If you are looking for a short-term life insurance policy, 10-year term life insurance could be a consideration. It's one of the least expensive policy types on the market, and the premiums will stay the same for the entire length of the term.
After 10 years, however, the policy will expire. At that point, depending on your health, you could purchase another policy to continue your life insurance coverage. There are other term policies available in 15-, 20- and 30-year lengths, putting 10-year term life on the short end of the term life insurance spectrum.
When Could It Be Suitable?
There are a number of scenarios where a 10-year term policy length could be a good option. If you are someone in your 50s or 60s who would like additional insurance coverage until you reach the end of your career, a 10-year term policy could help you meet this goal and may be less expensive than longer-term policies.
It could also be a good addition if you already have some life insurance but want to increase the coverage amount. Tanya bought a 30-year term policy when her daughter was born a decade ago, but has just received a significant pay raise and would like more coverage. She could add a 10-year term policy to her existing insurance portfolio to give her additional coverage until her daughter moves away from home.
It could also be a smart choice if your insurance needs might change later on. Since you may be paying less than with other policy lengths, it could also be less expensive to convert your policy before it expires.
Steve is at the beginning of his career and is interested in buying whole life insurance. Currently, he can't afford the premiums for a permanent life insurance policy. However, he buys a 10-year term policy with a conversion rider. This could let him switch to a permanent policy someday without taking a medical exam. He purchased coverage now and could convert to a whole life policy in a few years when he has a higher income.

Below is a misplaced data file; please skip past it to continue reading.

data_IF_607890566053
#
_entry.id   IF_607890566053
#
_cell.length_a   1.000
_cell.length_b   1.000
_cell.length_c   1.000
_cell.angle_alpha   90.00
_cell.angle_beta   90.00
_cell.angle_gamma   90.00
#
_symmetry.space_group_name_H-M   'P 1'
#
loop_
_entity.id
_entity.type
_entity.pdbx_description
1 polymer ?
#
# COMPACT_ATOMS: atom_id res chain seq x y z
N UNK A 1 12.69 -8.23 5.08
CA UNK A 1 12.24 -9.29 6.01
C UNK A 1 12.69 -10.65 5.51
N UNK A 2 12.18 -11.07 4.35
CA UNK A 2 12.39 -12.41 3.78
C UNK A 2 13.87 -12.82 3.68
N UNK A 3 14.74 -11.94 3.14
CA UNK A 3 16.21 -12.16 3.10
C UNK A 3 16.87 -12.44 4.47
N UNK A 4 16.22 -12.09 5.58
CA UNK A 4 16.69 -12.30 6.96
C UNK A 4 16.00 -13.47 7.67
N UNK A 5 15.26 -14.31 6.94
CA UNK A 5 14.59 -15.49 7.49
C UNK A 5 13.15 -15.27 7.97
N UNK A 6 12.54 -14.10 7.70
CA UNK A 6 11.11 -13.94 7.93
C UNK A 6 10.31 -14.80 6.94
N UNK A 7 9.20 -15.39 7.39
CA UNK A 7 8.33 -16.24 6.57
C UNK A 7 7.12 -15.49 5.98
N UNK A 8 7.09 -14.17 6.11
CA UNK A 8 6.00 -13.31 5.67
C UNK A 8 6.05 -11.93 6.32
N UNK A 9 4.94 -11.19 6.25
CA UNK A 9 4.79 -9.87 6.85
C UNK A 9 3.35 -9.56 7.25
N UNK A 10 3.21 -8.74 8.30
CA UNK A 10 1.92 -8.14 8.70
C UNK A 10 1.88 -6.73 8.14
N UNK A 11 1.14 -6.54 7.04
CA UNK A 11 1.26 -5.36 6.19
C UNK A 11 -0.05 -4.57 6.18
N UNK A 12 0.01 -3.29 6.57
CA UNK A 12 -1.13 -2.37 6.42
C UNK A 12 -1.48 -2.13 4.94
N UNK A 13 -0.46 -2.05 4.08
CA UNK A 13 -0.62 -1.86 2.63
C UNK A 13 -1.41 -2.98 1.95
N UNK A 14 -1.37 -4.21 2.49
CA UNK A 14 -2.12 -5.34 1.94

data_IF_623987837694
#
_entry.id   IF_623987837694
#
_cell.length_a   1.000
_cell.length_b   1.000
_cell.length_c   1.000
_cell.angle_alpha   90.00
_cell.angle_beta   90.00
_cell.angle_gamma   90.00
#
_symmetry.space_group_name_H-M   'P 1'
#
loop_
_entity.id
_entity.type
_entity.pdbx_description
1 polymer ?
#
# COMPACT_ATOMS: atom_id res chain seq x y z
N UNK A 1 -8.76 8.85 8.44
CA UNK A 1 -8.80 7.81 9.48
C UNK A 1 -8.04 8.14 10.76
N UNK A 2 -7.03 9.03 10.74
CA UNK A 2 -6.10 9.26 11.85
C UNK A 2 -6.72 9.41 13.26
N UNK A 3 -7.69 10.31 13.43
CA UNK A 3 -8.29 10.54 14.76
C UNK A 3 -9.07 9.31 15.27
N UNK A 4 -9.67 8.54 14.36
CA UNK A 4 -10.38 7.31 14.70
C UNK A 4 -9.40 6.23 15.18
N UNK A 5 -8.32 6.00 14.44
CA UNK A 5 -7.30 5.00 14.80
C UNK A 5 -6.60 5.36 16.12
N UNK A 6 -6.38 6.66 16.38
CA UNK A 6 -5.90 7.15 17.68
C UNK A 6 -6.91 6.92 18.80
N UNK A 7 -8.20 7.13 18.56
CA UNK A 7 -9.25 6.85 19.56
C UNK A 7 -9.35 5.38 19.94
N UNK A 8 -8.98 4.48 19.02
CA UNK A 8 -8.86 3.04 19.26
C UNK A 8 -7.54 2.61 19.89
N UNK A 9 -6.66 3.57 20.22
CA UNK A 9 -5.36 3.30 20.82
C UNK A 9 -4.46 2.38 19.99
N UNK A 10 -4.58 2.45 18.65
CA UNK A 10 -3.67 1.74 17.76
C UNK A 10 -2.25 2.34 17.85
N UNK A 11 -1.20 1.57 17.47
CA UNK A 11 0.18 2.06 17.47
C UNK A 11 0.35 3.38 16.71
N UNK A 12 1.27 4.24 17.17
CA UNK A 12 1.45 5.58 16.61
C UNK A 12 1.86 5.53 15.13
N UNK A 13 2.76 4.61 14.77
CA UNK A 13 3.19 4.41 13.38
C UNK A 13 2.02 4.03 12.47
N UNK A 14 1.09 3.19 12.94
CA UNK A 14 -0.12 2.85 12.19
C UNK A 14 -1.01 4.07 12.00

When Could It Be Less Suitable?
A 10-year term policy might not work as well for long-term goals like providing financial protection for young children. If you buy a 10-year policy right when you have your first child, that policy will expire well before they grow up.
It might also not be the best choice when you're in your 30s or 40s and are looking for an additional policy to last your entire career. You'll likely work longer than 10 years, and your policy would expire before you head to retirement.
If you apply for a new policy after your 10-year term expires, the premiums might become more expensive — and you might have trouble qualifying if you have developed health issues. If you're looking for coverage that will last your entire career, you might consider locking in longer-term coverage with a 20- or 30-year policy instead.
Any Other Considerations?
If you buy a 10-year term life policy and think you might want coverage later on, you could always see if it's possible to add a conversion or guaranteed renewability rider. These extra features could let you extend your coverage in the future without taking a medical exam.
Conversion lets you switch your term policy into permanent coverage that can last your entire life, while a guaranteed renewable rider lets you extend your term policy for another term. This could give you the option of longer-term coverage, even if you have a short-term policy.
It could also be worth reviewing your policy with an insurance professional before making a decision. Such a professional could help you figure out whether a 10-year term policy is right for your needs.